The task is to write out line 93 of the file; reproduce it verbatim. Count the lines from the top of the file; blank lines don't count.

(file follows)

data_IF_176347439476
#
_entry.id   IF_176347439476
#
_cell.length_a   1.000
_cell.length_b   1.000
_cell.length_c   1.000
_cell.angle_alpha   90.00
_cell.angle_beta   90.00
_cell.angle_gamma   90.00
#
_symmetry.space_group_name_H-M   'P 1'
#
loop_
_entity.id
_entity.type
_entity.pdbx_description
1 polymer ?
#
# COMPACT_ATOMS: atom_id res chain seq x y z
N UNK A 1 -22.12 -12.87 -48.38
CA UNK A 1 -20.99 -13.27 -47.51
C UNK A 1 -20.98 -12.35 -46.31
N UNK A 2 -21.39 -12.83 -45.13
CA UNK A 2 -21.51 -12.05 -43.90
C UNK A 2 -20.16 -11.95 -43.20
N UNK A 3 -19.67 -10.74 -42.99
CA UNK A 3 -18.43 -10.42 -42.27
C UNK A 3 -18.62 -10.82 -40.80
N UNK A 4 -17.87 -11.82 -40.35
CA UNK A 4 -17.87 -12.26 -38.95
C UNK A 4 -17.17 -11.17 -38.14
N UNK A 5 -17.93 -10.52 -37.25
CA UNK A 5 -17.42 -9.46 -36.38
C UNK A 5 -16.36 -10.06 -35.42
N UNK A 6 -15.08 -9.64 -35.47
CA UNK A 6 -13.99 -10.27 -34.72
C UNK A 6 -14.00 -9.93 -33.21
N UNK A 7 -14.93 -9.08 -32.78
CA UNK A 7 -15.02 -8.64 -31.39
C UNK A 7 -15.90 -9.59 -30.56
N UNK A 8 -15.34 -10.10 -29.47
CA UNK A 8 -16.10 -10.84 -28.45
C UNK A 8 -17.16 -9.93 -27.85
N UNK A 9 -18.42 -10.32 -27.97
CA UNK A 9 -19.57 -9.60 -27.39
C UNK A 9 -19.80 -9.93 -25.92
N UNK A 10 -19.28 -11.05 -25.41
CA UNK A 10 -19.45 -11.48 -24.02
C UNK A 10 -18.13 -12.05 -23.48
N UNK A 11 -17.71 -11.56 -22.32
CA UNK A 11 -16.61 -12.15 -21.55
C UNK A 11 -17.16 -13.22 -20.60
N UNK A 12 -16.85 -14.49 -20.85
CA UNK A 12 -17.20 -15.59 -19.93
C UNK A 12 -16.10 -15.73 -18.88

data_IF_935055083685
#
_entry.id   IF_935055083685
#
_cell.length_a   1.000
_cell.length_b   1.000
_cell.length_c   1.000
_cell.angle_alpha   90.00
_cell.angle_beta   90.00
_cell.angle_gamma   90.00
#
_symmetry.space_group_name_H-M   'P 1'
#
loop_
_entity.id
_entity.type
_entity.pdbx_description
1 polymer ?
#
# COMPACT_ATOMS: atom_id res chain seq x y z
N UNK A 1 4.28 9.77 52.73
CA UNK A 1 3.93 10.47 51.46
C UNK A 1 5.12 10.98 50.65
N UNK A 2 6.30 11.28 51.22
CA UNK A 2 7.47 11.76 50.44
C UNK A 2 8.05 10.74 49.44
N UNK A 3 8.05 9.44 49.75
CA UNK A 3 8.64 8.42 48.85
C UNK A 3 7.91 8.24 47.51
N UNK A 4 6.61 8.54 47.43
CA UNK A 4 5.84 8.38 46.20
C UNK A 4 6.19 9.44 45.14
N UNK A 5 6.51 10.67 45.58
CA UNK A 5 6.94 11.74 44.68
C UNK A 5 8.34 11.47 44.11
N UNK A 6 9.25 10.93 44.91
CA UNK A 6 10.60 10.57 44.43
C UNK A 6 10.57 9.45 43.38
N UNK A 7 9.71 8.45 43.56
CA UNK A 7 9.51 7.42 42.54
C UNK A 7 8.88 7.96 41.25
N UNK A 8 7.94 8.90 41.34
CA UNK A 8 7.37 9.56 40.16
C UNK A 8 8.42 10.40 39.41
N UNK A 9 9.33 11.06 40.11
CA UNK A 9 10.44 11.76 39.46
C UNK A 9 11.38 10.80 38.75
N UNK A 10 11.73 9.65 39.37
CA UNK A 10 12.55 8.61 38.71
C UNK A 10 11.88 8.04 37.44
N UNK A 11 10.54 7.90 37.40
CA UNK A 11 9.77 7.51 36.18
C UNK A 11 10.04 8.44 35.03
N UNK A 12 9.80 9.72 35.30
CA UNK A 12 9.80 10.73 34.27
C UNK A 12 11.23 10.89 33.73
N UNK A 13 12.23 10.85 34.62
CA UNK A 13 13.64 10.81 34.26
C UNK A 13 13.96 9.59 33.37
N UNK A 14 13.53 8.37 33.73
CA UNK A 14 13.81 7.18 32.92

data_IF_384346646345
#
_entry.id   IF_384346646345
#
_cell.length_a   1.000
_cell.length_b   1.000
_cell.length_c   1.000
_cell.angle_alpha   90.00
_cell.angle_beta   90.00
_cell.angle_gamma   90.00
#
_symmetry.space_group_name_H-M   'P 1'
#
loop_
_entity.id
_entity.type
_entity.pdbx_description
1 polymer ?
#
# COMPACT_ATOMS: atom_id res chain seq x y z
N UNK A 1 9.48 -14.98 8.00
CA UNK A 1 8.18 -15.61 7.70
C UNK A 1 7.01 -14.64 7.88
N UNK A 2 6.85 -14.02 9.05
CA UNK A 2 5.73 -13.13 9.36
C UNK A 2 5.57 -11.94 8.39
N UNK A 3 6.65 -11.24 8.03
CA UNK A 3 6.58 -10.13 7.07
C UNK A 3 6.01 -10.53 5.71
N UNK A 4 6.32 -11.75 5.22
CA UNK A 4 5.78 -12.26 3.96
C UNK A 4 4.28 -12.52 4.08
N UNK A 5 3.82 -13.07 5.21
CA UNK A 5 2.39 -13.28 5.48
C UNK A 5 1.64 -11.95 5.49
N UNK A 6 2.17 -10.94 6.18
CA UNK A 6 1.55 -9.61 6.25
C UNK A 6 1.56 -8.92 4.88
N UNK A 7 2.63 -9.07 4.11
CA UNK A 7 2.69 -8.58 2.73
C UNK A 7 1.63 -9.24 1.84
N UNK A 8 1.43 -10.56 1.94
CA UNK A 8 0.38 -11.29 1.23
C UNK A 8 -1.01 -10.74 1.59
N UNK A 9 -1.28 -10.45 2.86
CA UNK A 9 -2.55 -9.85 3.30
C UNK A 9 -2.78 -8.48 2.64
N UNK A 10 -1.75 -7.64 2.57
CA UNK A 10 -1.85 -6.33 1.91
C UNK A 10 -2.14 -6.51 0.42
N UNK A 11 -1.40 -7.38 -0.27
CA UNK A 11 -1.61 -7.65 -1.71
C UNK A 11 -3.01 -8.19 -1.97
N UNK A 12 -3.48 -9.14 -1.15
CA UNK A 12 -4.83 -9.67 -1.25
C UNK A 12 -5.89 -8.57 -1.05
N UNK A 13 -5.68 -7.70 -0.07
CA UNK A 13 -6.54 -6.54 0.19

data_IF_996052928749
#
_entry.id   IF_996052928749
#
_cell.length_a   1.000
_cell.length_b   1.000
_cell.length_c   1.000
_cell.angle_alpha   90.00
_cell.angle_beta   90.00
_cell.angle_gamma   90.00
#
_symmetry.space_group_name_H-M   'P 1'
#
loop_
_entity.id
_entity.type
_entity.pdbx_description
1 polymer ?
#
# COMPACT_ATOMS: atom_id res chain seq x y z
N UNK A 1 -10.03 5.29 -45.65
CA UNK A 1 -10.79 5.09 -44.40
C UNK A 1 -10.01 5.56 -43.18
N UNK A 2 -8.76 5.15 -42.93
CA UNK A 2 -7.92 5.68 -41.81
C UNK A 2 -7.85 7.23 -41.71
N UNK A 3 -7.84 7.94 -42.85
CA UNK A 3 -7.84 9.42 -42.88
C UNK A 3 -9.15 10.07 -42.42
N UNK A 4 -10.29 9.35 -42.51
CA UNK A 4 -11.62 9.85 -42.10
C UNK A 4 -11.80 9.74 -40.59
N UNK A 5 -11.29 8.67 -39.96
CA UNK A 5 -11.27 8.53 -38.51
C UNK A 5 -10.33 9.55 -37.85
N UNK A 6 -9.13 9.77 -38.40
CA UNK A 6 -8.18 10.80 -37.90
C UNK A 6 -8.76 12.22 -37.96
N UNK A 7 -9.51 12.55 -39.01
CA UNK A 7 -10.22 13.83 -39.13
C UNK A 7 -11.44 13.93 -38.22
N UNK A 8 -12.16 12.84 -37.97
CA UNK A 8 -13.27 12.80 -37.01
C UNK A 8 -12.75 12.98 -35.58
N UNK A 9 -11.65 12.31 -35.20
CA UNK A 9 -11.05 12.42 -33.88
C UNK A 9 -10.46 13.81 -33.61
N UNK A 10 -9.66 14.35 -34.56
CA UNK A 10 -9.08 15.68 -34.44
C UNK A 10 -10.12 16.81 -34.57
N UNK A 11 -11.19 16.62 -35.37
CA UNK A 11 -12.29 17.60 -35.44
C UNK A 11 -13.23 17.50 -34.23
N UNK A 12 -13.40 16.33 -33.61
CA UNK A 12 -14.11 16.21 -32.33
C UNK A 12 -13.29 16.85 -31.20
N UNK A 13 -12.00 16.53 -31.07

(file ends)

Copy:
CA UNK A 6 10.60 10.57 44.43